“The feed industry is a committed partner in the effort to prevent foreign animal diseases from entering the U.S. through imported feed ingredients,” said Leah Wilkinson, vice president for public policy and education for the American Feed Industry Association. “This additional information on holding times is helpful. We encourage dialogue with your feed ingredient or feed supplier to discover all of the measures that have been put in place to supply a safe product.”

Complete information on the research leading to the holding time calculationand the document, U.S. Pork Industry Organization Provide ‘Options’ for Handling Imported Feed Ingredients, are available at swinehealth.org.

Many farms in China infected with African swine fever are not restocking with pigs. Bloomberg News reports that 80 percent of farms infected with the deadly virus are not restocking, leaving a significant gap in production.

China is the world’s largest pork producer, but agriculture officials in China say production has dropped 21 percent since African swine fever was first reported last August. And, a new outbreak on an island province was reported over the weekend. The declining hog production in China will result in lower demand for soybeans and feed products, but an increase in the need for pork products. Officials in China say, “if confidence among breeders fails to recover, it will hurt consumers.”

They predict pork supplies could start to tighten and prices may hit record levels in the second half of the year, before tightening further in 2020. Pork accounts for more than 60 percent of meat consumption in China.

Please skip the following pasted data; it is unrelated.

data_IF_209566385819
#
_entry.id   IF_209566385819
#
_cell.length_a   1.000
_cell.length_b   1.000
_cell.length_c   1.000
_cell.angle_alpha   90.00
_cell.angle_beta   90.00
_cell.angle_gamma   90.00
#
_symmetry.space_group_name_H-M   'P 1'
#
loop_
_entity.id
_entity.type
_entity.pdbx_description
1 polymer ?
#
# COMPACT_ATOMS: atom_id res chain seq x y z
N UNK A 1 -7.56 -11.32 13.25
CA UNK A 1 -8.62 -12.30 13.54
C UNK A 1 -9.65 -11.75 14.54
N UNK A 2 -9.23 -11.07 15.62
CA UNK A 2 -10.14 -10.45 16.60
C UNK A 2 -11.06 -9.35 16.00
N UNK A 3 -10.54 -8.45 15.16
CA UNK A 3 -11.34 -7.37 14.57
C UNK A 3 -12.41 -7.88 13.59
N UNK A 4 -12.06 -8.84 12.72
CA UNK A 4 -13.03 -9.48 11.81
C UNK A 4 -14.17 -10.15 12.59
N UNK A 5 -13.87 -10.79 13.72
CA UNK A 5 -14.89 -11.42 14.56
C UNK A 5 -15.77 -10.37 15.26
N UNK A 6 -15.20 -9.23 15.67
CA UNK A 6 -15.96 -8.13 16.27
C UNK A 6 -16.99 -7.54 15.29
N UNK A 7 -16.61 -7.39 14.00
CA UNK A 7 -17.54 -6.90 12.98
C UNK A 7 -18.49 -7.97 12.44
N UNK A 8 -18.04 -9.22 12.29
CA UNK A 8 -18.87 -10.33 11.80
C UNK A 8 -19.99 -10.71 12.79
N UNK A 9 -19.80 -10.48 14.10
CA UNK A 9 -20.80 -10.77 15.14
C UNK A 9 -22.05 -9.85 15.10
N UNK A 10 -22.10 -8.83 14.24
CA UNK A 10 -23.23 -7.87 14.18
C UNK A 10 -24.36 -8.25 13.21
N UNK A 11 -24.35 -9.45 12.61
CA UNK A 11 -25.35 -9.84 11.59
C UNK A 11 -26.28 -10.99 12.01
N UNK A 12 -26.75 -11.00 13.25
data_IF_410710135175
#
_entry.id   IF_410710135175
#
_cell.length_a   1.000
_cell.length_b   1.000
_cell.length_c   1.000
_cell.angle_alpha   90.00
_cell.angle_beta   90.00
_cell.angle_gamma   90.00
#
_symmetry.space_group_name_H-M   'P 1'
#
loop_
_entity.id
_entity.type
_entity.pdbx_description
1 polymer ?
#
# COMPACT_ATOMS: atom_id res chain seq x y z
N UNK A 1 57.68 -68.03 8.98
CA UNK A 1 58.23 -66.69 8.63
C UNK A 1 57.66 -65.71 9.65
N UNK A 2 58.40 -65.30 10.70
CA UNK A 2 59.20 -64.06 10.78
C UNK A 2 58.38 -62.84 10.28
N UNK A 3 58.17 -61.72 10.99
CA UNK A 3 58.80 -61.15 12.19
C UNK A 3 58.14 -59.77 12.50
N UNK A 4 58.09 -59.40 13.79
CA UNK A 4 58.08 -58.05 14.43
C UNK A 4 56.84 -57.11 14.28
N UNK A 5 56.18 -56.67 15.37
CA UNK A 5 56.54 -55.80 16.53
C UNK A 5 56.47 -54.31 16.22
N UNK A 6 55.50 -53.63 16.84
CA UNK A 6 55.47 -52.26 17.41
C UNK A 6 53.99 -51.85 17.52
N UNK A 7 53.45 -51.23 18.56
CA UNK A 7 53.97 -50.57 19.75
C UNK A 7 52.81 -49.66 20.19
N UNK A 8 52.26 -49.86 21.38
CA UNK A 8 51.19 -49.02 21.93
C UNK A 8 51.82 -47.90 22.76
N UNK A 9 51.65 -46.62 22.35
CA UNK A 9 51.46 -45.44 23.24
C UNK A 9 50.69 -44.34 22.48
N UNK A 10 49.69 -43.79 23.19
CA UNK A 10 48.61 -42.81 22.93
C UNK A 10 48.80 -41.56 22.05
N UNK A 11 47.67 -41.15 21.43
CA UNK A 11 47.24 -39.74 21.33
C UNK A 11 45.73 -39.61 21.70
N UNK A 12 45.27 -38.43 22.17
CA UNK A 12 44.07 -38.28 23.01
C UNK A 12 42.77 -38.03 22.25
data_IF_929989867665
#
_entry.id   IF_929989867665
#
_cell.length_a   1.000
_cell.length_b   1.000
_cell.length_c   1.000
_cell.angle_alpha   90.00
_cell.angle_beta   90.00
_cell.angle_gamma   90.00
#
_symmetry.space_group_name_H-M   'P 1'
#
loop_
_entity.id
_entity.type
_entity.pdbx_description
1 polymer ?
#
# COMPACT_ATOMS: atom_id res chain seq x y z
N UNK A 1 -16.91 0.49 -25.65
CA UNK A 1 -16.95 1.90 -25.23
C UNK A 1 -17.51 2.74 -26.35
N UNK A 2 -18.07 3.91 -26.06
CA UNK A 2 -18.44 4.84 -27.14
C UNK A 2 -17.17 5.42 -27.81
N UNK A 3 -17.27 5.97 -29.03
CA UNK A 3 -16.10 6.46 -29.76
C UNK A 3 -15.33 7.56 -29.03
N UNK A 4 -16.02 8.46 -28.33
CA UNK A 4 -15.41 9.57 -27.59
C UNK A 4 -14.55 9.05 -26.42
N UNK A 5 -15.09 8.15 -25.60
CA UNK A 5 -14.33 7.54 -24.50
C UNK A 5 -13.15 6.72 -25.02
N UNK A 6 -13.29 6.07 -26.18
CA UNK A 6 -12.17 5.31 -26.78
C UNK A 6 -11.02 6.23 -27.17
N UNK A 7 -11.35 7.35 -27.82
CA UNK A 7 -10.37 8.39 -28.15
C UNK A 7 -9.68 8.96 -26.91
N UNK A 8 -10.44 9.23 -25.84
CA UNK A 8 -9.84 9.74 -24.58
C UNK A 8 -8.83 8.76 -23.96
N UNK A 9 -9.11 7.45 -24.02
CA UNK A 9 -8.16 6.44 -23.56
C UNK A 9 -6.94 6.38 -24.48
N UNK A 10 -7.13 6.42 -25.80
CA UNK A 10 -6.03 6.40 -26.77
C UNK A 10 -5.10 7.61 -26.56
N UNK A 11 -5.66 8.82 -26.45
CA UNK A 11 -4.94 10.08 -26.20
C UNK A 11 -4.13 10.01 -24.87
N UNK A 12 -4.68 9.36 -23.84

With The global African swine fever (ASF) outbreak in China is wreaking havoc on the international pork industry. Fortunately, ASF is not in the United States at this time, but the possibility of it or another foreign animal disease (FAD), means that American pig farmers must take the necessary steps to protect their farms and the domestic pork industry.

As U.S. pig farmers know, a robust export market is critical to the ongoing success of the nation’s pork industry. In 2018, U.S. pork and pork variety meat exports totaled 5.37 billion pounds valued at $6.392 billion, according to USDA. If an FAD such as ASF entered the United States, it would likely eliminate this entire valuation to zero for an unknown amount of time. Taking steps to prevent it from occurring require immediate action such as those outlined in resources in this newsletter and found at www.pork.org/fad.

On-Farm Biosecurity Resources
To help guard against FADs, consider using these checklists and fact sheets for pigs raised indoors or outdoors. They stress the importance of having an enhanced biosecurity plan in place that is unique to your own farm’s needs.

Know the Signs…
Anyone who works with pigs should be familiar with the signs of ASF in the animals:

  • High fever
  • Decreased appetite and weakness
  • Red, blotchy skin or skin lesions
  • Diarrhea and vomiting
  • Coughing and difficulty breathing

To help ensure none of these signs are overlooked, be sure to get your free hard copies of FAD Barn Posters and fact sheets from the Pork Checkoff in English or Spanish by going to the Pork Store via pork.org.

With the official report coming late last week that the island province of Hainan was positive for African swine fever (ASF), China is now essentially ASF-positive in its entirety. In the west, Xinjiang was found to be positive in early April, followed shortly by Tibet. The only areas not known to be ASF-positive now are the city-based zones of Hong Kong and Macau, which are in the extreme south of China.